One of the more widely embraced myths of labor law is the Norris-LaGuardia Act of 1932 ending federal courts enjoining peaceful labor protests.
The latest evidence that the right is troubled these days comes from The American Conservative. There Daniel Kishi attacked Robert Bork for redirecting antitrust law to the detriment of the American economy. The reformation of competition law in America, which has influenced law around the world, is in reality one of the greatest achievements of the forces for liberty. It replaced various interpretations that courts in the eras of the New Deal and the Great Society used to maximize their own discretion at the expense of economic efficiency in favor of one that has served the cause of consumers and innovation. A mark of the folly of Kishi’s critique is that he even praises Brown Shoe, an enduring marker of judicial activism and incoherence that is much of a piece with the rest of Earl Warren’s jurisprudence.
But begin with the one thing that Kishi gets right. As I have discussed elsewhere, antitrust law now resembles the recommendations that Bork laid out in his famous book, the Antitrust Paradox. Disagreement on particular antitrust cases, of course, continues, but the disagreements take place in the legal landscape that he created. I would analogize Judge Bork here to the most successful kind of statesman ― one who, like Margaret Thatcher ― transforms even the opposition by creating new terms of debate.
Kishi’s other arguments are wrong in every respect. Bork did not pervert the law by making economic efficiency and consumer welfare the lodestar of antitrust. The Sherman Act condemns only “restraints of trade” and “monopolization.” In its early interpretations of the Act, the Supreme Court correctly required a restraint of trade or monopolization to be based on a practice that was “not honestly industrial.” This interpretation reflected the common law origins of these terms. Mere size or innovative practices that put pressure on competitors was not condemned. Otherwise antitrust law itself would become a barrier to innovation in the economy.
Nor did the Clayton Act change the basic orientation of the antitrust laws. To be sure, some supporters of the Act spoke in the expectation that it would help small business given what they understood to be the current risks of monopolization. But they never disputed that the antitrust was to promote the welfare of consumers.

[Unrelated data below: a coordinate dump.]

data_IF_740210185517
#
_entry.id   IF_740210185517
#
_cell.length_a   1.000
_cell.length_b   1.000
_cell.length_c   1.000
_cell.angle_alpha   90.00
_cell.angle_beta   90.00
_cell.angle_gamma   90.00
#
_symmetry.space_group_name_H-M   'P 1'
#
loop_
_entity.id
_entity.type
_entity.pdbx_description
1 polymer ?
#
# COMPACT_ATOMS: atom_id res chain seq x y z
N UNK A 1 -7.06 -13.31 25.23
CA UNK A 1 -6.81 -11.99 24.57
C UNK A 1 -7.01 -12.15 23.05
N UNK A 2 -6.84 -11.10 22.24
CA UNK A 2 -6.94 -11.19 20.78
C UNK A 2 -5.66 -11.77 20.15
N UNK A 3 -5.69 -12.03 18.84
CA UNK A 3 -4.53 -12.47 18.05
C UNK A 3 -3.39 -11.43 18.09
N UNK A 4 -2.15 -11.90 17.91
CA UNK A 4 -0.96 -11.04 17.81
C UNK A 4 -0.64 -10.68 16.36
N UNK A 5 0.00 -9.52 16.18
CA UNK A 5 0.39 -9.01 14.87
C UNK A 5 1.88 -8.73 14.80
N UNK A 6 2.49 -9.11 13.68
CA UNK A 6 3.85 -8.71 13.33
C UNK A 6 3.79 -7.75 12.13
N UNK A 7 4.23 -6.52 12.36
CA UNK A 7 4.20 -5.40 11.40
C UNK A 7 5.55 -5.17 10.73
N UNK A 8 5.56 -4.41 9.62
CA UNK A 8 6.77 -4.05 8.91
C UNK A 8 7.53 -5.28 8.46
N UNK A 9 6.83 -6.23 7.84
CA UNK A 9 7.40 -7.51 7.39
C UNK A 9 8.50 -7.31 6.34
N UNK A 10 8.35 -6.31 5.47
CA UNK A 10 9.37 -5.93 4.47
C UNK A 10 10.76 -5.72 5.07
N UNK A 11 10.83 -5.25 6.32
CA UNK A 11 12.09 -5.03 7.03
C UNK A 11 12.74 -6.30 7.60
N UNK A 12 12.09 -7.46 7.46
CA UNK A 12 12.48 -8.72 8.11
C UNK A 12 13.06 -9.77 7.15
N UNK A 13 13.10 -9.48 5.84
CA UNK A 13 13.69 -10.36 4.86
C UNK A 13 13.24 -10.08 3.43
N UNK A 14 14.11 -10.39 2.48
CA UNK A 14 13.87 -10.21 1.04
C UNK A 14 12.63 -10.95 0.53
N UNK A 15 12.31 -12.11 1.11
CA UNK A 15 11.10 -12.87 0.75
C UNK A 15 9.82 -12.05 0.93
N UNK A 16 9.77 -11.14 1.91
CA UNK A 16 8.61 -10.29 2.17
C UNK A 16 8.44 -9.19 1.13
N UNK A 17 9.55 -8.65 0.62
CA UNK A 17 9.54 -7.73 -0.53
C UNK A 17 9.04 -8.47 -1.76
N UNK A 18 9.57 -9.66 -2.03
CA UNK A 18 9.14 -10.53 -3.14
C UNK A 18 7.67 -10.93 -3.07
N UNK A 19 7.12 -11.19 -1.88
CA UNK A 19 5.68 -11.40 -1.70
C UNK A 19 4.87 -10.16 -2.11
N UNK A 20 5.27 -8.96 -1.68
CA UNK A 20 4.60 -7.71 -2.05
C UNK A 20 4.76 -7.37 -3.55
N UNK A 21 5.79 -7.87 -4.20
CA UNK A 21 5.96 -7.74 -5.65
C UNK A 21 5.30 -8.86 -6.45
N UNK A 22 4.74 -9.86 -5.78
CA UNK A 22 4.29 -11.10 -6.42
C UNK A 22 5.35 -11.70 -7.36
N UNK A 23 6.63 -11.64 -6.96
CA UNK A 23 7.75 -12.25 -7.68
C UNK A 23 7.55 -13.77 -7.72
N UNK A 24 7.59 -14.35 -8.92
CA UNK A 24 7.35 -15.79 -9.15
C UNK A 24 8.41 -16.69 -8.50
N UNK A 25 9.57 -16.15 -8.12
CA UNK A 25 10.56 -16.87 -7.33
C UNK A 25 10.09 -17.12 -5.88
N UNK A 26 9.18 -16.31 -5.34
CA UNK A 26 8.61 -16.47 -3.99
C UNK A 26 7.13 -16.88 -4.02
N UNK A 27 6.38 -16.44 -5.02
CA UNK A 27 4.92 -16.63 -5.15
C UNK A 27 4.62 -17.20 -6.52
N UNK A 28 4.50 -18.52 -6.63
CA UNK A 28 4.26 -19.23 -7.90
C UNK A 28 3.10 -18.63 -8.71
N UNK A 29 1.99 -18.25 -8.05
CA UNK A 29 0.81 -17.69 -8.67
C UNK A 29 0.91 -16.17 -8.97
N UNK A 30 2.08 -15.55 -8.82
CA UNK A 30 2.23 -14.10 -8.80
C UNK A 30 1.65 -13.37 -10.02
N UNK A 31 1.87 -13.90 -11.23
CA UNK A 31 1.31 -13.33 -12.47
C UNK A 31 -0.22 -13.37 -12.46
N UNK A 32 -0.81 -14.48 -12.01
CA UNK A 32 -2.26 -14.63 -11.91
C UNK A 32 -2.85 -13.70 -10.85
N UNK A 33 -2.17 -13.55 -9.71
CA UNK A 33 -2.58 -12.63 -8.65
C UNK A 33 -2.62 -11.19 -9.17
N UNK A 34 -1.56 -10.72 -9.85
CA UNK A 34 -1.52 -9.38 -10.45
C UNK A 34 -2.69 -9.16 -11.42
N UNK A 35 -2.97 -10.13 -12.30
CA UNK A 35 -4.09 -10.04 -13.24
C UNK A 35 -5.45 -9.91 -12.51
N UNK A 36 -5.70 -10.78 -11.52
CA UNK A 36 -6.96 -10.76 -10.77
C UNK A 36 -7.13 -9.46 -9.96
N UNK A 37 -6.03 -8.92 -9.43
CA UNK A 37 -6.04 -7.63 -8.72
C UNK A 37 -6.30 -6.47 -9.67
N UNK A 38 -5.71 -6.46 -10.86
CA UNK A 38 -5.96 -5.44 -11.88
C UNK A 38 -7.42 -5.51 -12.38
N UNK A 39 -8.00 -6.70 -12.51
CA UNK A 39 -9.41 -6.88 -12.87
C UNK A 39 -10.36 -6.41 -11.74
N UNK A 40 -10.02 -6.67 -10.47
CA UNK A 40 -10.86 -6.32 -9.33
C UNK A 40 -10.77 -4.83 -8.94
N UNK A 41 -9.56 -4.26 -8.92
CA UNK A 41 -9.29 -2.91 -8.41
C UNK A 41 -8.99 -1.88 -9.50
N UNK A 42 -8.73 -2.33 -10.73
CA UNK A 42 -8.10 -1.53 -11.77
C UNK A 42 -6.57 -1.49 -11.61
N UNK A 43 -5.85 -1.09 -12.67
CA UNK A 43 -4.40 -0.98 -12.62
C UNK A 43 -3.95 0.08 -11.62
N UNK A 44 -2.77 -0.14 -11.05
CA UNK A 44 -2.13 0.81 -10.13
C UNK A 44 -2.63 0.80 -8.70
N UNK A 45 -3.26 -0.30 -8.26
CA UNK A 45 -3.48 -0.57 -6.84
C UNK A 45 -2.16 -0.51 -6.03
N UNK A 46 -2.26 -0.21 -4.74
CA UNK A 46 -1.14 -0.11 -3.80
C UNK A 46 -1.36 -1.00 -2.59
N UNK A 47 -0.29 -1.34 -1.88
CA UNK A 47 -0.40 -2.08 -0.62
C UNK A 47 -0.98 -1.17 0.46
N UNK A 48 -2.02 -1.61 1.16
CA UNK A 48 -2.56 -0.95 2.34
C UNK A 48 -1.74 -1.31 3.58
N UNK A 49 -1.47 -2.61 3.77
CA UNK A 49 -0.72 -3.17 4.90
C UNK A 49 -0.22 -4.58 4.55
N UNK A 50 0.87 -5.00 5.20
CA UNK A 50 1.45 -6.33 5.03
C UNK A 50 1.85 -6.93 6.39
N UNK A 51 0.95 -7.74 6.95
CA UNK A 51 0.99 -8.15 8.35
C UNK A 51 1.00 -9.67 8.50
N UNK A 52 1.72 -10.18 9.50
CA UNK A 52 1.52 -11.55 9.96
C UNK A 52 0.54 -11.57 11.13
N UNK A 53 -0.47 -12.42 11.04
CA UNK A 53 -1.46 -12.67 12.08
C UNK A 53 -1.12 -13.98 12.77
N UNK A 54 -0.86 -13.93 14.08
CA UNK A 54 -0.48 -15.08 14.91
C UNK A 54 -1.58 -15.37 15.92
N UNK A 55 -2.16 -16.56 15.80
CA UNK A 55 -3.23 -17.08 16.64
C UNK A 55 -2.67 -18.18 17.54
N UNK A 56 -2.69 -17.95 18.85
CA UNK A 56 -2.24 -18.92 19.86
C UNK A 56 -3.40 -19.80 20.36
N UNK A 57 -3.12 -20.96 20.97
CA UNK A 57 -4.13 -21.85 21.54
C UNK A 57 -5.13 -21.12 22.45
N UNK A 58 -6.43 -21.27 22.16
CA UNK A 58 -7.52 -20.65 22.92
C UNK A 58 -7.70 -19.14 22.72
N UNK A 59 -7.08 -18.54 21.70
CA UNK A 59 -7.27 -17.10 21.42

The most extraordinary aspect of Kishi’s attack on Bork is his defense of Brown Shoe. Little in the history of the Supreme Court has been worse than Chief Justice Warren’s opinion in that case: it is the jurisprudential equivalent of two plus two equals five. The case concerned a government challenge to a proposed merger between two manufacturers and retailers of shoes. The shoe market was wholly unconcentrated and the merger would have created a company with only about a five percent market share. Warren condemned such a puny merger by claiming without evidence that this small merger was going to leading to concentration as other firms merged. This kind of analysis gives the courts discretion to shape industries on the basis of unsupported suppositions about an unknowable future.
And because Warren lacked any principled framework for economic analysis, the Court managed to contradict itself within the space of a single paragraph, a record even for Warren:
The retail outlets of integrated companies, by eliminating wholesalers and by increasing the volume of purchases from the manufacturing division of the enterprise, can market their own brands at prices below those of competing independent retailers. Of course, some of the results of large integrated or chain operations are beneficial to consumers. Their expansion is not rendered unlawful by the mere fact that small independent stores may be adversely affected. It is competition, not competitors, which the Act protects. But we cannot fail to recognize Congress’ desire to promote competition through the protection of viable, small, locally owned business. Congress appreciated that occasional higher costs and prices might result from the maintenance of fragmented industries and markets. It resolved these competing considerations in favor of decentralization. We must give effect to that decision.
The Court thus states that the Act protects competition, not competitors, but then asserts in the next sentence that competitors must be protected. It is left to the Court’s discretion to make trade-offs between these two incompatible goals. It is hard to understand why any conservative would join Warren in maximizing judicial discretion at the expense of economic coherence.